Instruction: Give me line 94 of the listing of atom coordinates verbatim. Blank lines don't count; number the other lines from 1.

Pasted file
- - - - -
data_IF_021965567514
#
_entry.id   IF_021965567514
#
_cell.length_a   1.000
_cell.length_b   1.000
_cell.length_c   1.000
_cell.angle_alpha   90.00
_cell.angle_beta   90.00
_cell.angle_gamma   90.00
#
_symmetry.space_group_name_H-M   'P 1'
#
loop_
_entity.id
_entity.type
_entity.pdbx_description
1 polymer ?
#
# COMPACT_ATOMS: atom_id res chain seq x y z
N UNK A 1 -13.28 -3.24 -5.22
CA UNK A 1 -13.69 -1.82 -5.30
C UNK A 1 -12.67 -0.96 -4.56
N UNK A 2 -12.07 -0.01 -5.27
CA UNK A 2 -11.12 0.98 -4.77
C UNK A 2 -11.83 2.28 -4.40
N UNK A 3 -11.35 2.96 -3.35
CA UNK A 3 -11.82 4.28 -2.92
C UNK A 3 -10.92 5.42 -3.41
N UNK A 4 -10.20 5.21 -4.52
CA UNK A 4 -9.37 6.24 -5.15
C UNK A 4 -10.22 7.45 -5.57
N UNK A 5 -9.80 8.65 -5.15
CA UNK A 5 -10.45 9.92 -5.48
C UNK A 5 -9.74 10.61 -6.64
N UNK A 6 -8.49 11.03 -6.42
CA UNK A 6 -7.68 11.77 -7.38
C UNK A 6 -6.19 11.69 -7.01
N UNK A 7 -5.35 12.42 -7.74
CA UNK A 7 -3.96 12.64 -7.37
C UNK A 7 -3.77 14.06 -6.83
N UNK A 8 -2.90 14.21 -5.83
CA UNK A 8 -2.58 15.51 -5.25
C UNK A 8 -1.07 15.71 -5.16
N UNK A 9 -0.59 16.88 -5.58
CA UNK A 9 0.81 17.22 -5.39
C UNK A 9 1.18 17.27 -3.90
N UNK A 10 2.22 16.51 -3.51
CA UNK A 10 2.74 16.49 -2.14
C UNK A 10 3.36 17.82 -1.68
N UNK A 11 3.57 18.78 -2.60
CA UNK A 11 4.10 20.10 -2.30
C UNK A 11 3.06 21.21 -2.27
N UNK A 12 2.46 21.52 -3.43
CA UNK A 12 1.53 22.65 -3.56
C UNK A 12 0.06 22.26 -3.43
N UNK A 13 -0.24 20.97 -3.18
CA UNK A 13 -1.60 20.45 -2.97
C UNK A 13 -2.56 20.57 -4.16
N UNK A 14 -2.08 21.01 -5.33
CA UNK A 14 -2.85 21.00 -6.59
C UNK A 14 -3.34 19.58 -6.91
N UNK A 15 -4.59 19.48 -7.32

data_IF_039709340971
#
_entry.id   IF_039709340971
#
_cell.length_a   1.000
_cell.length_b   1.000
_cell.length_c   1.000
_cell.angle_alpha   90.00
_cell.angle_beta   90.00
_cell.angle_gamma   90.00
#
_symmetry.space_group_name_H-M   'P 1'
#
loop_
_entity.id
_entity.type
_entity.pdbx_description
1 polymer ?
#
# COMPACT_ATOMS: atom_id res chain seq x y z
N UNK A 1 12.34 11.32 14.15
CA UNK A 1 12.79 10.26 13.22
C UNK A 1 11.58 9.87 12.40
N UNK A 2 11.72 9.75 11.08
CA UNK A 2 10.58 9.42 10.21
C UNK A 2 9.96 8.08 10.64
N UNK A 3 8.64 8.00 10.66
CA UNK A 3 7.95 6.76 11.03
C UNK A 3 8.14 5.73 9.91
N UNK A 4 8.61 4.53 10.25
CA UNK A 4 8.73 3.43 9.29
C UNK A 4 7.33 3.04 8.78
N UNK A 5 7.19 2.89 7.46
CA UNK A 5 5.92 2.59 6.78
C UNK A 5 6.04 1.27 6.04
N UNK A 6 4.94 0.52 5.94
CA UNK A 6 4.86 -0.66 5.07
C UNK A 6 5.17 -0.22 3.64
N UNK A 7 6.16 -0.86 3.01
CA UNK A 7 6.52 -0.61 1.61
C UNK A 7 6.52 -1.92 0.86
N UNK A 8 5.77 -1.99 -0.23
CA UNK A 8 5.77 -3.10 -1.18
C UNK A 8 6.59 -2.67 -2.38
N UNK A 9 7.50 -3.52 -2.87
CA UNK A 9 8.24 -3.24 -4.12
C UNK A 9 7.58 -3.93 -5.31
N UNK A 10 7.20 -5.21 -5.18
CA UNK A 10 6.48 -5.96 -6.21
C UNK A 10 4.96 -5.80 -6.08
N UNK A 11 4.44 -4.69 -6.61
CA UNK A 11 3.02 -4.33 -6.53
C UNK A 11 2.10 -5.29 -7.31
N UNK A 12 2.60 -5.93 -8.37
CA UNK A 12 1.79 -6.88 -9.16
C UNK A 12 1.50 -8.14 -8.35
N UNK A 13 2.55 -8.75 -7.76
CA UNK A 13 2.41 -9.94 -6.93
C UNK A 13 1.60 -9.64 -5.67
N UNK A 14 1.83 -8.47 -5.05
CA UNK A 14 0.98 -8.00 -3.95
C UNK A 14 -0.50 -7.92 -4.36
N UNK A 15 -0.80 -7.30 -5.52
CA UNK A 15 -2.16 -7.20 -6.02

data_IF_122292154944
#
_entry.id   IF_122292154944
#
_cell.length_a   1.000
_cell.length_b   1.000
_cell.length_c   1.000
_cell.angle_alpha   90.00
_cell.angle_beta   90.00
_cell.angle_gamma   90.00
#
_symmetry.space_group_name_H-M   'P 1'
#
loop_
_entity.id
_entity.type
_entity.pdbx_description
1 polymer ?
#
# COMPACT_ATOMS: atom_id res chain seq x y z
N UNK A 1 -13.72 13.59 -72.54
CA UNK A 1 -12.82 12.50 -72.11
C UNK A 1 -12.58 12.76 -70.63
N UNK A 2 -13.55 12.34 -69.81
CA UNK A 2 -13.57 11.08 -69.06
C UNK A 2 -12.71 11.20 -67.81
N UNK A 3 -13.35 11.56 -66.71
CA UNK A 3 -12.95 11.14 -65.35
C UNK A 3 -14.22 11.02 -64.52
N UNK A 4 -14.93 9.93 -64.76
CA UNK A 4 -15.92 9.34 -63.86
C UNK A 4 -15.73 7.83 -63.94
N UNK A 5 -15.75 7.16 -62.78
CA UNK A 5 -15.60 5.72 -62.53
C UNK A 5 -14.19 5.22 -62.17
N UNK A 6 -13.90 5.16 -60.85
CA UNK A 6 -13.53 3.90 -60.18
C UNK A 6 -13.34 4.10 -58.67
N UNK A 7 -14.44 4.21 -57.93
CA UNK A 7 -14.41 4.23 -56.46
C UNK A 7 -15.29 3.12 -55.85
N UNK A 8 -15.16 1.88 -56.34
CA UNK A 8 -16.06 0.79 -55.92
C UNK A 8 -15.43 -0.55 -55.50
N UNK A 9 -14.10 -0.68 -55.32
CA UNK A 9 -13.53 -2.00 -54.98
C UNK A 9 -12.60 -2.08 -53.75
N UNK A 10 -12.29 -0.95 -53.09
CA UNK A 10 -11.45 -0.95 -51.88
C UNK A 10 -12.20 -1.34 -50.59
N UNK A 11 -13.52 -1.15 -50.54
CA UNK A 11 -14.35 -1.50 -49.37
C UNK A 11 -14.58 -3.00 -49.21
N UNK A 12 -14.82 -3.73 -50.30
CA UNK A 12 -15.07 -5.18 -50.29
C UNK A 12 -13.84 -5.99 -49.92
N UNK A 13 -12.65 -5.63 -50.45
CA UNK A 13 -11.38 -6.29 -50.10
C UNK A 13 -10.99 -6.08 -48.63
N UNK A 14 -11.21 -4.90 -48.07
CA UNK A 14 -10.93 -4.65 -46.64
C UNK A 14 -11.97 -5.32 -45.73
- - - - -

CA UNK A 4 8.73 3.43 9.29